CAPTAIN C.P. KRISHNAN NAIR
Born: February 9, 1922
Dead: May 17, 2014
I met the visionary behind The Leela chain of luxury hotels for the last time last year, after he had presided over a seamless succession for his two sons, Vivek and Dinesh Nair. He left an indelible impression on me as he outlined the group’s future plans and its imminent global foray. A shorter version of this report appeared in Mail Today.
By Sourish Bhattacharyya
AS CAPT. Chittarath Poovakkatt Krishnan Nair, founder and chairman emeritus of The Leela Palaces, Hotels and Resorts, passes the baton on to his sons, Vivek and Dinesh, he’s confident that the hospitality group that has become synonymous with style and grandeur will go international “very soon”.
|Captain C.P. Krishnan Nair, pioneering hotelier,|
passed away at his home in Mumbai in the early
hours of May 17, 2014.
The 91-year-old hotel mogul sees the chain going global within the next five years, after eight new hotels carrying The Leela flag will be up and running across the country. Potential international partners from places such as Abu Dhabi and Doha have already evinced interest in tying up with The Leela.
Impeccably attired, with flawless skin, sharp eyes and sharper mind, oozing energy thanks to his daily morning walk and 20 minutes of basketball, the sunny patriarch let the gently paced conversation flit across a gamut of topics over lunch in the line of vision of the optical glass Buddha at The Leela Palace New Delhi’s signature restaurant, Megu. I wondered at that time what the secret of his wrinkle-less skin was, as I watched him savour his sake and sashimi, occasionally turning to Rajesh Namby, the hotel's resident manager who was then the F&B manager, giving him instructions about what to serve me next.
The patriarch shared his vision for the hotel chain, which he launched after earning his initial millions from the international textiles business, where he's famous as one of the pioneers of the internationally renowned hand-spun Bleeding Madras yarn and as an initiator of the All-India Handloom Board. As a member of the Handloom Board, Capt. Nair got to travel across Europe in the latter half of the 1950s, and it was then that he was overcome by the desire to launch a chain of luxury hotels on the lines of the fine addresses he had checked in at during his travels.
He realised his dream when he opened his first hotel, named after his wife like all his business ventures, in 1986, in the neighbourhood of Mumbai's Sahar International Airport, which was inaugurated in the 1981. That was a visionary move, at a time when land values in that part of Mumbai hadn't touched astronomical heights, and for Capt. Nair, it was his third major career move after the Indian Army, which he quit in 1951, and his entry into the textile business, culminating in the founding of Leela Lace in 1957.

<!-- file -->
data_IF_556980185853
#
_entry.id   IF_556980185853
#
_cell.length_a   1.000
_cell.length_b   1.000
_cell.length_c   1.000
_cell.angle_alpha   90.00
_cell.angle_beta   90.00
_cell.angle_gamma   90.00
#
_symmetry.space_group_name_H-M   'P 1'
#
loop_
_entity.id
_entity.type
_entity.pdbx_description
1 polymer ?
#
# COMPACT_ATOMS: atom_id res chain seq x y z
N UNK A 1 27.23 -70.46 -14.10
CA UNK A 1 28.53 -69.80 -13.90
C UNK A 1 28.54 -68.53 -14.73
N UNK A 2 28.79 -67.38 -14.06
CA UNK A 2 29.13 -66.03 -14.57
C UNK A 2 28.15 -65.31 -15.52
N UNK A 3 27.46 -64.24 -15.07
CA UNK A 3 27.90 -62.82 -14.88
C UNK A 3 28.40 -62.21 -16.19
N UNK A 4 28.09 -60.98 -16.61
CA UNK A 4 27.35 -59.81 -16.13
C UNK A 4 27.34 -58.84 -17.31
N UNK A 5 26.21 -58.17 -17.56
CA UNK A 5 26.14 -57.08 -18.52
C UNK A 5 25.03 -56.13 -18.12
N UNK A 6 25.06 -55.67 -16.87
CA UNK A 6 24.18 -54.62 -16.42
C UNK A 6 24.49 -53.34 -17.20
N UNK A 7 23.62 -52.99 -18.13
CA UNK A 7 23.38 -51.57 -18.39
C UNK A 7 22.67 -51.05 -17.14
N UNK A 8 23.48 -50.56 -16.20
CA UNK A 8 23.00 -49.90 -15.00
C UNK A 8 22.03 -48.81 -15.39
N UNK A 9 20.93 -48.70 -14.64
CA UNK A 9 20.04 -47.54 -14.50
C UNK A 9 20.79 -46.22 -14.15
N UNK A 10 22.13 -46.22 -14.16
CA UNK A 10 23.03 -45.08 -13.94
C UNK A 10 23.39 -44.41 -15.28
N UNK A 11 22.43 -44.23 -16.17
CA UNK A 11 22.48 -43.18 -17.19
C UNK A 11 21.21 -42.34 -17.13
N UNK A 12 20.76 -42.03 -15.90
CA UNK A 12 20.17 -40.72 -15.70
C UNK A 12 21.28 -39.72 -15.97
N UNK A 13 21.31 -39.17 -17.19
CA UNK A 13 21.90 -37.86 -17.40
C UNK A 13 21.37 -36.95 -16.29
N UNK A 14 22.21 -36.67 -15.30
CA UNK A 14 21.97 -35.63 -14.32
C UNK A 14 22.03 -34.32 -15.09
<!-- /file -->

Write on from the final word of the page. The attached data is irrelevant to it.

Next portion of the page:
Capt. Nair clearly was a man who could see the road ahead. “The future of Delhi is on the road to the Yamuna Expressway,” he said. At the other end of the Expressway, bang opposite the Taj Mahal, another luxury hotel carrying The Leela banner is coming up on a seven-acre plot. “I see it becoming the venue of dream weddings facing the Taj,” Capt. Nair said.
Agra, he added, was on its way to be dramatically transformed by the proposed international airport. “In future, international tourists will first go to Agra and then come to Delhi,” he added, pointing to the airport’s likely dramatic impact.
Will the airport ever take off? Capt. Nair was confident it would. “The young and dynamic civil aviation minister with his eye on the interests of his home state will ensure it happens,” he said. Capt. Nair was referring to the then minister, Ajit Singh, who has just lost his Lok Sabha seat, adding that he was very close to Chaudhary Charan Singh, the former minister’s father and a former prime minister.
The pioneering hotelier and the group’s top management had been facing questions about the humongous cost of building The Leela New Delhi. For Capt. Nair, coming to Delhi was a dream that was tripped the first time when his Rs 200-crore bid for Hudco Place in the early 1990s led to a protracted legal dispute that dragged on for 14 years and went up to the Supreme Court. The group, however, sailed through the bidding for the Chanakyapuri plot, despite stiff competition from a Dubai sheikh and a Singapore company.
“It was the making of the hotel that turned out to be more expensive because I wanted it to be more beautiful than anything ever built in India,” Capt. Nair said and went on to talk about The Leela Palace, Chennai, “the city’s grandest and only sea-facing palace hotel” on the southern stretch of the Adyar Beach on the arterial Mount Road. “You can literally have a wedding on the sea at this stunning hotel,” said the patriarch, his eyes lighting up as he spoke.
Capt. Nair may have cleared the way for his sons, but his vision, without doubt, will continue to steer The Leela as it looks beyond the country’s borders for its future growth. And it will continue to do so, despite his physical absence from this mortal world.